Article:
Saturday, December 13, 2008

Balancing Life and Writing - can it be done?

copyright 2008 Aaron Paul Lazar

Hello friends and writers,

I hope this finds you well, and writing prolifically.

Do you have trouble finding time to write? Or do you have a secret strategy that works?

Is writing an obsession that grips you by the throat and won't let you go until you've spewed hundreds of words per day? Do your characters haunt you and force you to listen to their bizarre plot twists while you're driving to work or doing the laundry? How do you quench that thirst?

I've been asked those questions dozens of times on radio shows and in print interviews, probably because I've written twelve books.

Folks want to know how we writers manage to produce complete books while working full time, caring for homes and gardens, cooking healthy meals, grocery shopping, chauffeuring kids to practices or lessons, walking the dog, and more.

It's a great question, and the answer involves a skill I've honed for the past decade.

I thought I'd share some of my answers here, and ask you to contribute your own ideas below in the comments section. Sound good?

First of all, here's a little background:

As some of you already know, I work full time as an electrophotographic engineer at Kodak. I commute two hours daily to and from Rochester, NY and we also run a small chair caning business nights and weekends. I take on most of the household chores, because my wife has MS, and although she manages wonderfully considering her ailments (you should SEE the chairs she canes!), she can't do things like taking out the trash or doing the shopping. Most of the jobs such as cleaning, cooking, tending my huge gardens, bringing up the firewood, shopping, etc. are mine.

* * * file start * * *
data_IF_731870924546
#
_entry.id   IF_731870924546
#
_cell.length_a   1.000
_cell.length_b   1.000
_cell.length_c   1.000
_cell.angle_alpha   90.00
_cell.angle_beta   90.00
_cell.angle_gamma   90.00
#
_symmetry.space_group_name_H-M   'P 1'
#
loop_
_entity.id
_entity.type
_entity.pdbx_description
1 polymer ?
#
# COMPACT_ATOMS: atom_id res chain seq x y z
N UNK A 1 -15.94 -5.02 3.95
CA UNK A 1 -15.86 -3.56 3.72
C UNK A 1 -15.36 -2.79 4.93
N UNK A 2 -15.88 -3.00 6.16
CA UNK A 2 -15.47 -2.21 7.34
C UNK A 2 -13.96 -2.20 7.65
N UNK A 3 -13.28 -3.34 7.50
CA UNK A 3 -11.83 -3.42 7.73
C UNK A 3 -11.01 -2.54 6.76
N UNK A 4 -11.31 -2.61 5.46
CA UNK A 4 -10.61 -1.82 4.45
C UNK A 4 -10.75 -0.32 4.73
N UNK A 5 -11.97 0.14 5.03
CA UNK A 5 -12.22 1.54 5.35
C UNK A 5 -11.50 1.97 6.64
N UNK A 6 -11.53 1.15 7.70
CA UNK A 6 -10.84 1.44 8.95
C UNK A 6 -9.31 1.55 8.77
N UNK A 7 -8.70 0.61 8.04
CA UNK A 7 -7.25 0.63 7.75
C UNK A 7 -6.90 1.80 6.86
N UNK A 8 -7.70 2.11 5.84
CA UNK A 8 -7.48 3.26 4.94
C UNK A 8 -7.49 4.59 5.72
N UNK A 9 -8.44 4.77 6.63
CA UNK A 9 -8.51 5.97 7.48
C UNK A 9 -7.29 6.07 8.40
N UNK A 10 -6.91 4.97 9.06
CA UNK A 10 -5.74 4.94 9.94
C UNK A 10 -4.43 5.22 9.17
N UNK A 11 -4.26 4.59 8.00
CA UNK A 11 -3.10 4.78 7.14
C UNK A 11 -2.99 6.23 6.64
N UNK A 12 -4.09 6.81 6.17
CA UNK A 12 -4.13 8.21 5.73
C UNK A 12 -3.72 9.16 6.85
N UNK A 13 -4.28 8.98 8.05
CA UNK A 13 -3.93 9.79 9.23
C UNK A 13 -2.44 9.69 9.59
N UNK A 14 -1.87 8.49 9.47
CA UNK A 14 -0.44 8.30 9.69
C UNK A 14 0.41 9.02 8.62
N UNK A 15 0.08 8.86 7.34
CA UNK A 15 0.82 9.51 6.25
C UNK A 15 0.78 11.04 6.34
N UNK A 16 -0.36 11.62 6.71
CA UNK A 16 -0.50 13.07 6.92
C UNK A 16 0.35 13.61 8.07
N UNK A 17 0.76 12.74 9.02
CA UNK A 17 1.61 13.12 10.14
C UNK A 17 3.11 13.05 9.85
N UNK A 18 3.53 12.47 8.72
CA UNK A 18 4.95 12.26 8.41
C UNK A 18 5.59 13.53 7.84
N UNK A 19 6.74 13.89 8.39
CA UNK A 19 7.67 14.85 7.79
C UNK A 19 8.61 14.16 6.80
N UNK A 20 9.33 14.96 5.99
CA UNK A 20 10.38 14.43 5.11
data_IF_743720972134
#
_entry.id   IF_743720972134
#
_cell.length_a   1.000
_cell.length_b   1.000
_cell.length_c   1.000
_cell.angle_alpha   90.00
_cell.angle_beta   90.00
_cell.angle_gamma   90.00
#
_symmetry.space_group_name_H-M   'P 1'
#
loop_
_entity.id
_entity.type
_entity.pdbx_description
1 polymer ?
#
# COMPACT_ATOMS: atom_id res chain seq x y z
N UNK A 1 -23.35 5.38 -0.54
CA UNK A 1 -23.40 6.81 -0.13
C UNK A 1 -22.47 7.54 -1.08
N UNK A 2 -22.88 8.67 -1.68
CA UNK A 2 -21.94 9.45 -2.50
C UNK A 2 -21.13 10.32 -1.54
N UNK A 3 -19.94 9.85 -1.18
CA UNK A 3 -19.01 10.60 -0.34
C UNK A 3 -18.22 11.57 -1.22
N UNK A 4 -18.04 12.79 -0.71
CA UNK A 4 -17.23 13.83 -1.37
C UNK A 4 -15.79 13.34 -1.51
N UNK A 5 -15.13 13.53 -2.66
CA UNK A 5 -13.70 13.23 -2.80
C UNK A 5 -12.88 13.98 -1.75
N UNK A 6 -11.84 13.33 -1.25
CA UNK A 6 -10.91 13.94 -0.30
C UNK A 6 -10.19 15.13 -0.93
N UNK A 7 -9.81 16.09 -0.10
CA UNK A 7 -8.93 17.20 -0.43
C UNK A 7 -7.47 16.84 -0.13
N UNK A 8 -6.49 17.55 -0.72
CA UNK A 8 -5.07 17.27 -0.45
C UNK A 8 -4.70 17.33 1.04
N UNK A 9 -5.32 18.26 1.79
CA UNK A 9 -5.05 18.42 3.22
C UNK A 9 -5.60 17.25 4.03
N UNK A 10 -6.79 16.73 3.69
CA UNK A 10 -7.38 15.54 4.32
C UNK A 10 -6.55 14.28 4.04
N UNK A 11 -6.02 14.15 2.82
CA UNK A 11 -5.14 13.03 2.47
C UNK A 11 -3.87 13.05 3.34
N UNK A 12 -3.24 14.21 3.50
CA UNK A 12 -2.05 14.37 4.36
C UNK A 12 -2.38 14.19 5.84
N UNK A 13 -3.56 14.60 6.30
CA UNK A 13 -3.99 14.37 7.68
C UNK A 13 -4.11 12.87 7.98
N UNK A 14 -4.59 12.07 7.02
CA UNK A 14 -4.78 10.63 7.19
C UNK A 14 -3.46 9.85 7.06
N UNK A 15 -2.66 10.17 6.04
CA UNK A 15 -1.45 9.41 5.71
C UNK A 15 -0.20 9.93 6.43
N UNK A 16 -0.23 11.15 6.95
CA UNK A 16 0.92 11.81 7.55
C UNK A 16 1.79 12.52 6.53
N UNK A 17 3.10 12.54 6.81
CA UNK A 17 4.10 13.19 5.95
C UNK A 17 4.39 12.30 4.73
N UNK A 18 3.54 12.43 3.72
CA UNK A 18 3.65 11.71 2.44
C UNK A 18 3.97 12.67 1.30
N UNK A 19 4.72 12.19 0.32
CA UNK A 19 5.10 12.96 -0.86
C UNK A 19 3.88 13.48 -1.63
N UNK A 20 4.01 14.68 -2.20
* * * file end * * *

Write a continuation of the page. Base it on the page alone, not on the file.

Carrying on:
In spite of this, I'm currently working on book number thirteen.

How do I do it?

It's all part of the delicate negotiation of my time.

I put family first and writing second. The rest comes along for the ride. I also cook healthy feasts on Sundays and we eat off of that every night during the week. Plenty of veggies, poultry, and fish. And if the oil change in the car is a little overdue, or if my weeds aren't all neat and tidy like Sam Moore's gardens (the creep is retired; I'm so jealous!), or the kitchen floor isn't shining... well, so be it. I've gotta write. I have no choice.

It's always a struggle to find enough time. But if you're a writer, you must find a way.

My secret?

Well, it's not such a revelation. I simply gave up television. What do I miss? Nothing. What do I gain? Everything, including that freedom of spirit that comes with immersing oneself in a parallel universe, or, revelling in the pure joy of putting words on paper that sing, or smiling when my characters grow and evolve, just like real people. (What's that you said? They aren't real?) I love my writing time. I crave it. And it scratches an itch that must be tended.

I often go to bed at 8:00, and rise at 4:00, when the house is dark and quiet and the atmosphere is perfect for transporting oneself into another realm. It's my favorite time to write. And yes - I still get my eight hours of sleep. So what if I miss that episode of "House"? There are always reruns if I ever get the craving to see television again.

It helps to take care of yourself. I eat very well, with plenty of fruits and veggies and always home cooked foods. Well, most of the time. Sometimes I give in and buy a grilled stuffed chicken burrito with extra fiesta sauce.